Friday, 18 November 2016

Auguste Rodin’s drypoint, “Antonin Proust”


Auguste Rodin (aka Pierre Auguste Rodin) (1840–1917)
“Antonin Proust”, 1884/8, published by Roger Marx in “Auguste Rodin,” opp. 190,  “Pan”, vol.III no.3, 1897, with publication details lettered lower left in the margin: “AUGUSTE RODIN, ANTONIN PROUST  ORIGINALRADIERUNG  PAN III 3.”
Drypoint on heavy cream wove paper (Japan) with large margins as published
Size: (sheet) 36.8 x 27.2 cm; (plate) 23.7 x 17.7 cm
State V (of VII)
Delteil 10.V (Delteil, Loys, “Le Peintre-Graveur Illustré (XIXe et XXe siècles)”, 31 vols, Paris, 1902); Thorson 1975 X.5 (Thorson, Victoria, “Rodin Graphics, a catalogue raisonné of drypoints and book illustrations”, Fine Art Museums of San Francisco, 1975)

Condition: faultless impression with margins as publish in excellent condition—almost pristine—apart from a faint stain towards the lower right corner of the margin.

I am selling this original and very famous drypoint by Rodin for a total cost of AU$487 (currently US$359.38/EUR339.15/GBP289.01 at the time of this listing) including postage and handling to anywhere in the world.
If you are interested in purchasing this genuine Rodin, please contact me (oz_jim@printsandprinciples.com) and I will send you a PayPal invoice to make the payment easy.

This print has been sold


When I was a student I remember looking at what seemed like an endless array of portraits that history has deemed to be "masterworks." At the time, I could see that they were “well done”, but no one took the trouble to explain what made a master portrait different to a skilfully executed one. Mindful of this shortfall in information, I thought I might offer a personal evaluation of what makes this image a masterwork.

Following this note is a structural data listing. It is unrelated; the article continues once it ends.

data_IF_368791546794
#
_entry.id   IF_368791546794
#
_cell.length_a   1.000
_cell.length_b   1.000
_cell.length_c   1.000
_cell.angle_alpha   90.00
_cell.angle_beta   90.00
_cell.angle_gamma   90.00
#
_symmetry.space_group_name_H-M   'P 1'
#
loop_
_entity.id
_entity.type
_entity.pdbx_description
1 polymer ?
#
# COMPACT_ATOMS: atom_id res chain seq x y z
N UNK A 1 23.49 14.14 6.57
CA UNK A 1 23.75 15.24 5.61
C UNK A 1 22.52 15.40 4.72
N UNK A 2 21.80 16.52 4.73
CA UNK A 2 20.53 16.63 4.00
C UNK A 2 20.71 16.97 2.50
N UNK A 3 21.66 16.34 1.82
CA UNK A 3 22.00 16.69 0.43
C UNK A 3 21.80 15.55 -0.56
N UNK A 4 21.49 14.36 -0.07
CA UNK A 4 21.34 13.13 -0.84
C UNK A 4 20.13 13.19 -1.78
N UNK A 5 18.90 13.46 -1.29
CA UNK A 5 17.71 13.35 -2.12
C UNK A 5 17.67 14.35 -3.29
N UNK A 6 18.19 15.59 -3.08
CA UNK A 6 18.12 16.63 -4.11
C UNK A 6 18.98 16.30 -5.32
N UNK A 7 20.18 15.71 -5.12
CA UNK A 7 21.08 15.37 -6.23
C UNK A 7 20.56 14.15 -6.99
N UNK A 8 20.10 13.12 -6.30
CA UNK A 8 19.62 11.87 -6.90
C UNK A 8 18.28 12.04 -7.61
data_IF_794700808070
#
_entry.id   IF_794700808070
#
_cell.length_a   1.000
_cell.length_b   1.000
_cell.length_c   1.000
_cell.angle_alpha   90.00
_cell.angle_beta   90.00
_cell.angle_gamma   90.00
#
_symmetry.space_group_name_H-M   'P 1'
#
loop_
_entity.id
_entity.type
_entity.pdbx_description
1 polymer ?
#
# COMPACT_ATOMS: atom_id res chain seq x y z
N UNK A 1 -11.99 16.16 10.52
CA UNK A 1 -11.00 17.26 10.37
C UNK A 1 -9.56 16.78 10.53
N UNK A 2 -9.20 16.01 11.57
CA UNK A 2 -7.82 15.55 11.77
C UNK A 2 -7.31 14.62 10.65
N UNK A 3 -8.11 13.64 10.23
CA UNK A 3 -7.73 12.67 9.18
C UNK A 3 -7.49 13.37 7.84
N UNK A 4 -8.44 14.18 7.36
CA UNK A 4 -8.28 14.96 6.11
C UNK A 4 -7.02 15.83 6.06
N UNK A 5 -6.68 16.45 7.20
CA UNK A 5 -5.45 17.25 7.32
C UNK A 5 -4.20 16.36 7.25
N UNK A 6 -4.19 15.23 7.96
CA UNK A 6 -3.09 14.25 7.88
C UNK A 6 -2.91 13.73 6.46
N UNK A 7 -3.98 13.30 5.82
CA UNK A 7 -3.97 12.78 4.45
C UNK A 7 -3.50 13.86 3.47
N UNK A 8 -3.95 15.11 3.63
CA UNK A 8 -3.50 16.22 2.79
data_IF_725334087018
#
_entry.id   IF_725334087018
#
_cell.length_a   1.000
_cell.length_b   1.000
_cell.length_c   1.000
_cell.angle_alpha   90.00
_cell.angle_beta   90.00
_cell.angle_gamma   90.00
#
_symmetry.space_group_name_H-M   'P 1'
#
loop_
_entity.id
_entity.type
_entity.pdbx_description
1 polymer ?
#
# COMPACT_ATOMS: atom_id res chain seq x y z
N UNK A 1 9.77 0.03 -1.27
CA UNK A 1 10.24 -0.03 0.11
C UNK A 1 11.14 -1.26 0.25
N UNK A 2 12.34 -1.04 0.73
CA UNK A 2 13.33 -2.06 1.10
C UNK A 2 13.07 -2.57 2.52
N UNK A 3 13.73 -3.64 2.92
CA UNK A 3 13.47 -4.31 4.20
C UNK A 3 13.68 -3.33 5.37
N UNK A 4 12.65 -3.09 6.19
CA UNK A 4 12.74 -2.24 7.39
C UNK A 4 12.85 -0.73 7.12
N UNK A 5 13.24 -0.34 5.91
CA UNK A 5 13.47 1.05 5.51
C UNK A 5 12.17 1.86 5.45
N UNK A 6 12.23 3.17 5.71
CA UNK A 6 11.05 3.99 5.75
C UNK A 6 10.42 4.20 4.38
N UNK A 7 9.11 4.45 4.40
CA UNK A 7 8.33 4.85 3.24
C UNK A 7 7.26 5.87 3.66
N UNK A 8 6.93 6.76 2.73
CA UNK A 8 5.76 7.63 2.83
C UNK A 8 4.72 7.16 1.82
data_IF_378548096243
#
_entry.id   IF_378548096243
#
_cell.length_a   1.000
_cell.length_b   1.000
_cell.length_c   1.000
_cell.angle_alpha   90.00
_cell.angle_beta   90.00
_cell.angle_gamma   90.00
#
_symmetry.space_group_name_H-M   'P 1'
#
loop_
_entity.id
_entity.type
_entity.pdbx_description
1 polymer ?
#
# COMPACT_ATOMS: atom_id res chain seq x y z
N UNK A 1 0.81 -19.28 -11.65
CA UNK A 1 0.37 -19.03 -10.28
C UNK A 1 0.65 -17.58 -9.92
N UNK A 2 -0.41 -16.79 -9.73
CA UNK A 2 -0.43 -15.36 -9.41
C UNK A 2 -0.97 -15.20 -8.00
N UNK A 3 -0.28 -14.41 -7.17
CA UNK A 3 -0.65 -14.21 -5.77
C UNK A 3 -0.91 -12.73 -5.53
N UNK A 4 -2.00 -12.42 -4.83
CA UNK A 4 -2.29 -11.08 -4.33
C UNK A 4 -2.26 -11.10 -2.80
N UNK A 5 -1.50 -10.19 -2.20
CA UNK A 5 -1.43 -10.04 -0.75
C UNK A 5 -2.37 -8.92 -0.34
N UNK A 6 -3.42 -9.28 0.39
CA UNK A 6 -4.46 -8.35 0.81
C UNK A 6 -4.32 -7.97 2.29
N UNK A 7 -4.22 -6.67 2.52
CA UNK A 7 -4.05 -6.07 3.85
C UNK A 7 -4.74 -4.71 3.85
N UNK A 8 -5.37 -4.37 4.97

Let me begin by proposing that knowledge about perspective, anatomy and technical skills play only a small part in creating a masterwork. This may sound like a surprising suggestion, but if I were to describe how a master artist draws a chair, for instance, few masters would begin by laying down a network of perspective guidelines. Instead, a master is more likely to draw from a personal experience of sitting in a chair and draw the chair from a sense of touch (i.e. a haptic approach where the drawing instrument becomes an imaginary hand). The outcome of drawing from experience rather than by formula is that the chair drawn from the experience of sitting in one is more likely to be convincingly real. In short, drawing is not so much about technical knowledge (but it is still an element), rather it is about intuitively “feeling’ the subject into the drawn image—a bit like Michelangelo who asserted that he could “see”/”feel” the figure he was sculpting within the marble.

If I now turn to this masterwork portrait of Antonin Proust, note how the fine strokes of the burin describing Proust’s chest are not a mechanical alignment hatched lines reproducing the surface contours of his chest. Instead they are exploratory strokes where each one is laid as if Rodin was searching and metaphorically “feeling” the form of Proust’s chest.

At this point I need to point out that when Rodin executed this portrait, his approach was not to sit Proust in a fixed position and to draw what he saw as precisely as he could. Such an approach is not the way that master artists work. Rodin knew that he had to move around his subject (Proust) so that he “understood” at an intimate level the form of his sitter’s head. This acquired knowledge then guided each stroke that Rodin made.






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